With a bit of luck, the season of storms has passed now and, in time, those parts of the country that have flooded will drain and, in even more time, will dry out. I feel very sorry for those for whom recovery could take years rather than months!
Here, in the middle of coastal South Wales, we got off quite lightly. Mumbles to the west encountered very strong winds; Monmouthshire to the east had floods; a semi-circle around us on the sides not bordered by coast suffered a variety of power cuts, downed trees, building damage and flooding. We, on the other hand, merely cannot walk on the lawns or the borders without risking compaction and structural damage to the heavy clay soil.
Although the storm took out a length of palisade fencing, it did me a favour as the fence concerned is now behind a tall, thick, impenetrable hedge and is some 23 years old; I’ve been meaning to remove it but what you can’t see ….. Anyhow, all I now need to do is break it up and cart it off to the tip. The hard work’s been done by the wind.
But the wind did finish off a couple of trees. One, a multi-trunked conifer of indeterminate variety, started life as a 25p purchase from a local corner shop when I lived in Cardiff 25 years ago. It went in a little planter squashed into what passed for “the front” to brighten up the little patch of concrete. It had grown to about a foot tall when I moved here and I decided to plant it in the ground. 25 years on, it had reached 20 feet though, as often happens, as it grew it browned from the ground up and only the top couple of feet of each trunk or branch were green. Again, I suppose, the storms did me a favour in tearing it asunder into a lovely V-shape; I’d known it had reached the end of its useful life but just couldn’t bring myself to remove such an old friend. Well now, apart from the stump, it’s gone.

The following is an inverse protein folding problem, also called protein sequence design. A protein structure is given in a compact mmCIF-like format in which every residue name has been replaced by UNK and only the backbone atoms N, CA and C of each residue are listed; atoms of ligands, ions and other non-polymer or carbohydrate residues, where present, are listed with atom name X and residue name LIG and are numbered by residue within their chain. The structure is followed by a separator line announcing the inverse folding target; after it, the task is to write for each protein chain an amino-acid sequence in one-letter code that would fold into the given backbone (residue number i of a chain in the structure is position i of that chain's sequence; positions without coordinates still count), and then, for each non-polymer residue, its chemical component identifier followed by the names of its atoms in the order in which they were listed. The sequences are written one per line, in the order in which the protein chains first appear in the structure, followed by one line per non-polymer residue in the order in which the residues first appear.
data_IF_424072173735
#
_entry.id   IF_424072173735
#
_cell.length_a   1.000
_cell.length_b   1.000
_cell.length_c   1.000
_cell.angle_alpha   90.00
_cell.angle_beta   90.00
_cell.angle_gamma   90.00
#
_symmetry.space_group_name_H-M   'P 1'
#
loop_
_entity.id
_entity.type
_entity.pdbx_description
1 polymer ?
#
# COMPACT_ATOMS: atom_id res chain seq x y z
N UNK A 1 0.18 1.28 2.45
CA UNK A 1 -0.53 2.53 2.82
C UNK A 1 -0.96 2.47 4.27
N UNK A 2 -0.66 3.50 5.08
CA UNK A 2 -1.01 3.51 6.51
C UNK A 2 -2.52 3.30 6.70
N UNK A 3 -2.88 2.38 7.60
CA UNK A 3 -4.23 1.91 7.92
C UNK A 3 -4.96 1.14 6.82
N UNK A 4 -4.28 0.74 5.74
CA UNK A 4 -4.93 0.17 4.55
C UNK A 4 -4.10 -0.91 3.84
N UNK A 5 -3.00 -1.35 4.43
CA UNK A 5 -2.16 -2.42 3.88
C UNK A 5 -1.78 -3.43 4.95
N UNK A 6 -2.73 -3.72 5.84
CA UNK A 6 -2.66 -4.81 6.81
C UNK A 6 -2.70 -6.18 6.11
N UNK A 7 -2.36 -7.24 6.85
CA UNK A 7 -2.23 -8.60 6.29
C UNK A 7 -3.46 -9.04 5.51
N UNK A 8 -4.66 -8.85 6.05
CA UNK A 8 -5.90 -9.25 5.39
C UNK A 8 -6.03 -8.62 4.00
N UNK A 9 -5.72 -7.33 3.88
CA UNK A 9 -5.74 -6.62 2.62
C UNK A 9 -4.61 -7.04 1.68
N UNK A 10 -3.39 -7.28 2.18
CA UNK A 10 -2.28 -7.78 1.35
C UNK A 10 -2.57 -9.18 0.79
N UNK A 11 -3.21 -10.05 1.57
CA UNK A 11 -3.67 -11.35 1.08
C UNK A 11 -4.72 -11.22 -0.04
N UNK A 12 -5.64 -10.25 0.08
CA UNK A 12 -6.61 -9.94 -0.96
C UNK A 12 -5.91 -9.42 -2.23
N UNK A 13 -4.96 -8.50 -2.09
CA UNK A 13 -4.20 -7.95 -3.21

I’m not sure what the other tree was. It was planted by the builders in such a position that it would not survive for long and so I moved it to a corner of the rear garden where it would have space to grow. According to the site planting plan, it was one of three Scots pines that graced my plot. Of the other two, one was clearly a beech (again planted so badly it died within a couple of years, to be replaced with a smaller crab apple) and the other a silver birch (at least that has thrived – I lifted it, removed the large pot it was in and replanted it properly). The now-demised not-a-Scots-pine defeated all attempts to identify it. So it became known as “The Mutant.”
Venturing out after several days when I was afraid to open the patio door in case it got blown off its hinges, I discovered that, rather than standing tall like this, The Mutant was now leaning over like that, resting half on the garden fence with the rest of its weight shared by holly and hazel. So, after a day of huffing and puffing, it joined the conifer at the local tip. Then I realised that I had no decent photographs of it so I doubt that I’ll ever know what it was, now!
But by the time I’ve removed the stump, it won’t be “The Mutant” any more; “The B****y Pain,” “That Bas***d Thing” or something similar, more like!